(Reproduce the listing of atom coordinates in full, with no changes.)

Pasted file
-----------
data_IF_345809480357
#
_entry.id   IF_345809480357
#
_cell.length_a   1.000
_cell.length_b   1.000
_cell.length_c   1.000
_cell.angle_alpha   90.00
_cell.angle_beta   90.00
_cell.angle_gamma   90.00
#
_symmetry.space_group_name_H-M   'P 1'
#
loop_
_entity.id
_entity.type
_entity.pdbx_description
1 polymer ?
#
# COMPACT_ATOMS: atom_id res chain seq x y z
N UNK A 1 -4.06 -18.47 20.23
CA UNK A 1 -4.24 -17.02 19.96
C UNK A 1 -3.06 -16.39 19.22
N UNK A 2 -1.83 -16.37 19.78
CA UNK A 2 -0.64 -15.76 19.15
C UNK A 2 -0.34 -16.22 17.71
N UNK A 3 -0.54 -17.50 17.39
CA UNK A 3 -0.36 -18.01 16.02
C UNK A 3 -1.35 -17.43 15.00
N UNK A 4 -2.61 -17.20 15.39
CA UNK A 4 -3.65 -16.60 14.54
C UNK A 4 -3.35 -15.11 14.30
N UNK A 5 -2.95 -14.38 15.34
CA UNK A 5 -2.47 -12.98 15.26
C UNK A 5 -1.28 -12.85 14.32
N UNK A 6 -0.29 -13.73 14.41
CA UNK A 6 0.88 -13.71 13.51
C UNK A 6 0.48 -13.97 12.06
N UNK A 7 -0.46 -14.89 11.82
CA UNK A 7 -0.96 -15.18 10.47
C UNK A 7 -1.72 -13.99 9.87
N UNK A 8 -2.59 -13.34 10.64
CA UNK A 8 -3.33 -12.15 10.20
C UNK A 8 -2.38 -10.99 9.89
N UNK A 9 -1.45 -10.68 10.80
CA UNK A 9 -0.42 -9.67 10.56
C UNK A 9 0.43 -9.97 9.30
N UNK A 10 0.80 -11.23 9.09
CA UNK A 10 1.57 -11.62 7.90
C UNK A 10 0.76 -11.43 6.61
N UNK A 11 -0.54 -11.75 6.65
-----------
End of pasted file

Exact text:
data_IF_345809480357
#
_entry.id   IF_345809480357
#
_cell.length_a   1.000
_cell.length_b   1.000
_cell.length_c   1.000
_cell.angle_alpha   90.00
_cell.angle_beta   90.00
_cell.angle_gamma   90.00
#
_symmetry.space_group_name_H-M   'P 1'
#
loop_
_entity.id
_entity.type
_entity.pdbx_description
1 polymer ?
#
# COMPACT_ATOMS: atom_id res chain seq x y z
N UNK A 1 -4.06 -18.47 20.23
CA UNK A 1 -4.24 -17.02 19.96
C UNK A 1 -3.06 -16.39 19.22
N UNK A 2 -1.83 -16.37 19.78
CA UNK A 2 -0.64 -15.76 19.15
C UNK A 2 -0.34 -16.22 17.71
N UNK A 3 -0.54 -17.50 17.39
CA UNK A 3 -0.36 -18.01 16.02
C UNK A 3 -1.35 -17.43 15.00
N UNK A 4 -2.61 -17.20 15.39
CA UNK A 4 -3.65 -16.60 14.54
C UNK A 4 -3.35 -15.11 14.30
N UNK A 5 -2.95 -14.38 15.34
CA UNK A 5 -2.47 -12.98 15.26
C UNK A 5 -1.28 -12.85 14.32
N UNK A 6 -0.29 -13.73 14.41
CA UNK A 6 0.88 -13.71 13.51
C UNK A 6 0.48 -13.97 12.06
N UNK A 7 -0.46 -14.89 11.82
CA UNK A 7 -0.96 -15.18 10.47
C UNK A 7 -1.72 -13.99 9.87
N UNK A 8 -2.59 -13.34 10.64
CA UNK A 8 -3.33 -12.15 10.20
C UNK A 8 -2.38 -10.99 9.89
N UNK A 9 -1.45 -10.68 10.80
CA UNK A 9 -0.42 -9.67 10.56
C UNK A 9 0.43 -9.97 9.30
N UNK A 10 0.80 -11.23 9.09
CA UNK A 10 1.57 -11.62 7.90
C UNK A 10 0.76 -11.43 6.61
N UNK A 11 -0.54 -11.75 6.65